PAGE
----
Stress hormones could lead to faster spreading cancer

By • Published: January 10th, 2007
Category: Health in a Heartbeat

There’s a reason the book “Don’t Sweat the Small Stuff” is so popular.

Stress affects the health of nearly half of all adults, and studies have linked it to heart disease, auto accidents and lung problems.

Now, Ohio State University researchers say stress may also spur certain cancers to spread faster.

Previous studies have shown that stress hormones can cause ovarian cancer cells to grow. To find out how the hormones affect other cancer cells, researchers added the stress hormone norepinephrine [nor-ep-uh-nef-rin] to cells from a head and neck cancer.

Hormones work by attaching to specific spots on cells called receptors. Because hormones are only meant to attach to certain receptors, they don’t work on every cell. Once attached to the correct receptor, hormones spur the cell to perform certain tasks.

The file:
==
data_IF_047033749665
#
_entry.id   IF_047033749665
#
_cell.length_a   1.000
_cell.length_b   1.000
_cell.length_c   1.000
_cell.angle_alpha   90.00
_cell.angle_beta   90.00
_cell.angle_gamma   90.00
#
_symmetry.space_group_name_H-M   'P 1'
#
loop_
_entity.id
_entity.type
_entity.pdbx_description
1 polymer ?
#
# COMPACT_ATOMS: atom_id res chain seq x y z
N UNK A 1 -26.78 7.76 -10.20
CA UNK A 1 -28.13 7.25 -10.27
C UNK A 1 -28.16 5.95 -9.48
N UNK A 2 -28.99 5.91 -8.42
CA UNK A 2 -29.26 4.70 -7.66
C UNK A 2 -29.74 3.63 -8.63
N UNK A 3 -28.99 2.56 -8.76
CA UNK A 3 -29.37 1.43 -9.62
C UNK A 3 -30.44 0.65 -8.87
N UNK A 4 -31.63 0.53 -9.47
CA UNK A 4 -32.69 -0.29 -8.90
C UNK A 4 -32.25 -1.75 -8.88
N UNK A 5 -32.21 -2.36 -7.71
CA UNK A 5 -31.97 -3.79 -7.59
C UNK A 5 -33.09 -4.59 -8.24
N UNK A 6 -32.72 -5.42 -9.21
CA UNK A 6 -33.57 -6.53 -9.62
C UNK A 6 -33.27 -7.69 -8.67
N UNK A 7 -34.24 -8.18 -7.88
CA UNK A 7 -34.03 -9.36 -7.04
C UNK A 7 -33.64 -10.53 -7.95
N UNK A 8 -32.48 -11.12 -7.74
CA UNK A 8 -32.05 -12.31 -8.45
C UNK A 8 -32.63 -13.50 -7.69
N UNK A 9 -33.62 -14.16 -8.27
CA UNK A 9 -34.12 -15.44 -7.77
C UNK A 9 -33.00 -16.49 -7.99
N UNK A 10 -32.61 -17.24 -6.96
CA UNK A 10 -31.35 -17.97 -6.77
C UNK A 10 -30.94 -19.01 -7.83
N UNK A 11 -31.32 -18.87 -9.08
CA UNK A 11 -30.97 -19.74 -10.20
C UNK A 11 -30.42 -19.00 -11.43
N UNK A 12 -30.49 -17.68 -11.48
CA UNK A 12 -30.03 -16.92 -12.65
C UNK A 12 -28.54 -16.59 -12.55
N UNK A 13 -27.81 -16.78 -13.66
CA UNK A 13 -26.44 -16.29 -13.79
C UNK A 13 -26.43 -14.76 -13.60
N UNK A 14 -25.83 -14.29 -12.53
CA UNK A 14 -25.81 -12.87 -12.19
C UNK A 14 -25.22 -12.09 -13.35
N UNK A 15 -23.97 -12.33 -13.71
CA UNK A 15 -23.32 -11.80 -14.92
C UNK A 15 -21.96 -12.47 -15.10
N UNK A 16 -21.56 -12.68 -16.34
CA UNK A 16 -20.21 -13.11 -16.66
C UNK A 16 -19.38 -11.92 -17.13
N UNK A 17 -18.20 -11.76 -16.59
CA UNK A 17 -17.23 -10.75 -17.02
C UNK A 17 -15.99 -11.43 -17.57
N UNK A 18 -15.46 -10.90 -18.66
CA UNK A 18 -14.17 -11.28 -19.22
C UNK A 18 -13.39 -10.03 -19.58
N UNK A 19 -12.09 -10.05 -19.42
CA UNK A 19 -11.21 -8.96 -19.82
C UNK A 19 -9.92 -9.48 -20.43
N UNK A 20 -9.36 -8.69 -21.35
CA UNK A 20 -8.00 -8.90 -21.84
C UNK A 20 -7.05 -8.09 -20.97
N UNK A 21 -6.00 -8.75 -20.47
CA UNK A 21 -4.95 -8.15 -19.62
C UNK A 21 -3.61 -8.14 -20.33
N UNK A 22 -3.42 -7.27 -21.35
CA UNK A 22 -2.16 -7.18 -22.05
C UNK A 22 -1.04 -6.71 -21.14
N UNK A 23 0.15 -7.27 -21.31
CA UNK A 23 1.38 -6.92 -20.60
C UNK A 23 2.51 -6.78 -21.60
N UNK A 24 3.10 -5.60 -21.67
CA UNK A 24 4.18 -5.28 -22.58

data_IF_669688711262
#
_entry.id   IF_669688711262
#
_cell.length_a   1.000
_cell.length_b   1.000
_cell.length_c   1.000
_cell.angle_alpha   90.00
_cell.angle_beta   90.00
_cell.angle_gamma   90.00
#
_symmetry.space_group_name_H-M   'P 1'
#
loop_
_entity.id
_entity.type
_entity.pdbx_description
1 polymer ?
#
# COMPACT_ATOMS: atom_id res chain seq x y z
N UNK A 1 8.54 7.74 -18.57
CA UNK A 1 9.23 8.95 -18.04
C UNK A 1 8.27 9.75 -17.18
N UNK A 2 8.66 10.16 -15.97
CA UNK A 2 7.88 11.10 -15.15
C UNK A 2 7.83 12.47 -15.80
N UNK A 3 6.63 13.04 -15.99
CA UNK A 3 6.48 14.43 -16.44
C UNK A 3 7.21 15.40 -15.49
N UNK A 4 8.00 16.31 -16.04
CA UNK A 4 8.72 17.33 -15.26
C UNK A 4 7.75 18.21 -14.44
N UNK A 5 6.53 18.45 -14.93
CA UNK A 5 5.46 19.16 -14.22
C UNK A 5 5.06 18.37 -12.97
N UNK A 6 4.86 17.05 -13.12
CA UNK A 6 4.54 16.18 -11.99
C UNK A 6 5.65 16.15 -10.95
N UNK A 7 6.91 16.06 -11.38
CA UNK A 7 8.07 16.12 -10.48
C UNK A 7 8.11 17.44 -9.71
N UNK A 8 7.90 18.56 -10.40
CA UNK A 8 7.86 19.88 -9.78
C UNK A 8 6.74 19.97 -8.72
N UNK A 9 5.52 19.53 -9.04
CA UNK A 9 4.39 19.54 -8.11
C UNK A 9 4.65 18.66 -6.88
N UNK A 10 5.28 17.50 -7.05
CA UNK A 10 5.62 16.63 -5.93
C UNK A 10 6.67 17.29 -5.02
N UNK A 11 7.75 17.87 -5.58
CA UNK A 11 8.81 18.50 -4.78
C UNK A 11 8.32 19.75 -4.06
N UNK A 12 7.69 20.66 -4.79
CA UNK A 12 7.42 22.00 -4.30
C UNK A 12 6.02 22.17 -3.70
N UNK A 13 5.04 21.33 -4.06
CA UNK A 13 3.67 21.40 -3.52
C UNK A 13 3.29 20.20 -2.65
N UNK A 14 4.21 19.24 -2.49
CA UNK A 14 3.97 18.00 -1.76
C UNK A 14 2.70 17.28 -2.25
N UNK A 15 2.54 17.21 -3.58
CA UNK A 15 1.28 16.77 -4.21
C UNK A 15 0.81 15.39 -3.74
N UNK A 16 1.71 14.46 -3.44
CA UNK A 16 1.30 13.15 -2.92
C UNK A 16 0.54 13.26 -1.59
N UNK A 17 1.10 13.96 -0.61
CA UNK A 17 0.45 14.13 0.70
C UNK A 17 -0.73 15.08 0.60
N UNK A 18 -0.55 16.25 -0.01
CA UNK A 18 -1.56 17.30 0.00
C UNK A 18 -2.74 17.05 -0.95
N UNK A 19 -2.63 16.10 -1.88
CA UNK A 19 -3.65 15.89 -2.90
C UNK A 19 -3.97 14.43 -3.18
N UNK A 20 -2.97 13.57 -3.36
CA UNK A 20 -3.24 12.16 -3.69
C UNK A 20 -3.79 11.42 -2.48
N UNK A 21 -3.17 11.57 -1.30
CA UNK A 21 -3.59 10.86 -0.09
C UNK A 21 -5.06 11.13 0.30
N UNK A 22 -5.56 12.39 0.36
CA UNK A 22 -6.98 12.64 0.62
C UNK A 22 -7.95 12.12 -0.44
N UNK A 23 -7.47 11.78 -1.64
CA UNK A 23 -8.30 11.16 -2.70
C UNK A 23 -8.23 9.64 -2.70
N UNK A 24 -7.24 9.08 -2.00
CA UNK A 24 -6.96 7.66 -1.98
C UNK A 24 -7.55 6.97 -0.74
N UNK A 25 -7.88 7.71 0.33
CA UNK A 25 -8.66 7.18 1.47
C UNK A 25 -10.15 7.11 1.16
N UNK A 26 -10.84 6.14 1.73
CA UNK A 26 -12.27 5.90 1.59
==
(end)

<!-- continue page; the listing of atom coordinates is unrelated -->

When norepinephrine attaches to a tumor cell, the hormone prods it to produce three substances designed to help cancer spread. Two join to form a chemical wrecking ball, busting through the tissue that surrounds the tumor like a gate. Once that gate is broken, the cancer can spread into the bloodstream, carrying tumor cells to other parts of the body.

The third substance helps build new blood vessels to feed the growing cancer cells, like a twenty-four-hour grocery store.

The researchers say targeting the hormone’s receptors could lead to treatments that slow the spread of cancer.

As for stress, doctors say reducing it won’t cure cancer, but it could lead to a healthier and happier you.

Who doesn’t want that?